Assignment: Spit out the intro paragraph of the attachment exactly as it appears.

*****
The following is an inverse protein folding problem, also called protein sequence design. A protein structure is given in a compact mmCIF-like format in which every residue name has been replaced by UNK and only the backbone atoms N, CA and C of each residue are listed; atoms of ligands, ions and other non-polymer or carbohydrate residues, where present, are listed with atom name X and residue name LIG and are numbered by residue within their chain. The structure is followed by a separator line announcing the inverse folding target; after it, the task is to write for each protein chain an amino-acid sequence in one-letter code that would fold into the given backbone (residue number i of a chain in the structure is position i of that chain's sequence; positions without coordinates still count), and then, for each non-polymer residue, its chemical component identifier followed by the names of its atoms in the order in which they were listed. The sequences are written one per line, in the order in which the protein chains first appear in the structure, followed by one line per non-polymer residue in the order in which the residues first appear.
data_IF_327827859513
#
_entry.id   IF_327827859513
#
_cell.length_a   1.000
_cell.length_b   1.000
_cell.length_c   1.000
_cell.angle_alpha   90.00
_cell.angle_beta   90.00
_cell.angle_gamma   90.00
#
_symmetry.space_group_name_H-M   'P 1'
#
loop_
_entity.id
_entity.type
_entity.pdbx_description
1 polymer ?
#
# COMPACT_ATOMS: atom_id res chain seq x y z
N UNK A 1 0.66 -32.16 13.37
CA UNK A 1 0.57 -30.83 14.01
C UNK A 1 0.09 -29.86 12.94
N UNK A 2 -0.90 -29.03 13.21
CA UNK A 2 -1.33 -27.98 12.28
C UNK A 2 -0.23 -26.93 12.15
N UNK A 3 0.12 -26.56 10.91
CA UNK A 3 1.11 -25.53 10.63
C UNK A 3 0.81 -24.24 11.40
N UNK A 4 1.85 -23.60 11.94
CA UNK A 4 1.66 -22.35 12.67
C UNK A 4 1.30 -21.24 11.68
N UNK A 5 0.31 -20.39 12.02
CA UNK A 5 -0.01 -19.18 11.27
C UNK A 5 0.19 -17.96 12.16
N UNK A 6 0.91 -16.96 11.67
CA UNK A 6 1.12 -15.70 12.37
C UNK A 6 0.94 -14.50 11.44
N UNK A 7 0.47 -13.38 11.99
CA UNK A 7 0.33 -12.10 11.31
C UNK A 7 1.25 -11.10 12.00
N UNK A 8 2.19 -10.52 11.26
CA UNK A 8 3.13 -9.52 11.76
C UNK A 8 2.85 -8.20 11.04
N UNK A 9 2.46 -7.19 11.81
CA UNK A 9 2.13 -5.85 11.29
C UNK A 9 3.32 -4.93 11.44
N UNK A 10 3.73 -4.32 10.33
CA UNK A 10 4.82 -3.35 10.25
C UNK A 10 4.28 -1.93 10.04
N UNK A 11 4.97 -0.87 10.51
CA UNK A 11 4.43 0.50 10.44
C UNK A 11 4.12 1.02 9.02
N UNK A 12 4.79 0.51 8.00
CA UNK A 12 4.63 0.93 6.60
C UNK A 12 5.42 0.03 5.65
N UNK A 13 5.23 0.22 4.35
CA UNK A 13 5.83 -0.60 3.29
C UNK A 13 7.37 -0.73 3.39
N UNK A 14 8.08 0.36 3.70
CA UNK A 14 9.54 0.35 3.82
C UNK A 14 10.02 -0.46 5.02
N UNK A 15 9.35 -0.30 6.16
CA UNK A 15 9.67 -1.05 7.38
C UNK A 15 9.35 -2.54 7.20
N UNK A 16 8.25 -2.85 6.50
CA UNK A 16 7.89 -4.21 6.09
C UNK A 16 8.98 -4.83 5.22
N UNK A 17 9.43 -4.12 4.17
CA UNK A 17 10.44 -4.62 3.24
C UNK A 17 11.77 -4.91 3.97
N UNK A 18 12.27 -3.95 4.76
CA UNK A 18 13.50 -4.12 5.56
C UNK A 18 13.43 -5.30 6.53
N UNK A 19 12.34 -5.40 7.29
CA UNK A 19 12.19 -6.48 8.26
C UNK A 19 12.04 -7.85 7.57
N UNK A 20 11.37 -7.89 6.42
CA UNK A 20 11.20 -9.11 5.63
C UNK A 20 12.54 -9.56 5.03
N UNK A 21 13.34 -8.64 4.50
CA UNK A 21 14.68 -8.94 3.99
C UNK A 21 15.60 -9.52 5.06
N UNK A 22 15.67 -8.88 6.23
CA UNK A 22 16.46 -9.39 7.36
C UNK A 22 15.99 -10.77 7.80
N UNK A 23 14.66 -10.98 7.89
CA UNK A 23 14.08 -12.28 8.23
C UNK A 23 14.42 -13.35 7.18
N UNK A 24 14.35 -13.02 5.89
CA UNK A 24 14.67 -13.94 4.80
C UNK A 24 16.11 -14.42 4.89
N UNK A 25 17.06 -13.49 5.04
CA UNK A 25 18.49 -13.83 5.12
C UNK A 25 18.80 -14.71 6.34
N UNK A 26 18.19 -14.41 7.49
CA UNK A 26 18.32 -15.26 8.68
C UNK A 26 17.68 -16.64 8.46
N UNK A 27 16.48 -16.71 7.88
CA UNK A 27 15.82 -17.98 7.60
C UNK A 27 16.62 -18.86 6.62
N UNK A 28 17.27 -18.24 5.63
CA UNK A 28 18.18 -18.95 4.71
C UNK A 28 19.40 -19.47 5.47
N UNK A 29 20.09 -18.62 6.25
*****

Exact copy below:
The following is an inverse protein folding problem, also called protein sequence design. A protein structure is given in a compact mmCIF-like format in which every residue name has been replaced by UNK and only the backbone atoms N, CA and C of each residue are listed; atoms of ligands, ions and other non-polymer or carbohydrate residues, where present, are listed with atom name X and residue name LIG and are numbered by residue within their chain. The structure is followed by a separator line announcing the inverse folding target; after it, the task is to write for each protein chain an amino-acid sequence in one-letter code that would fold into the given backbone (residue number i of a chain in the structure is position i of that chain's sequence; positions without coordinates still count), and then, for each non-polymer residue, its chemical component identifier followed by the names of its atoms in the order in which they were listed. The sequences are written one per line, in the order in which the protein chains first appear in the structure, followed by one line per non-polymer residue in the order in which the residues first appear.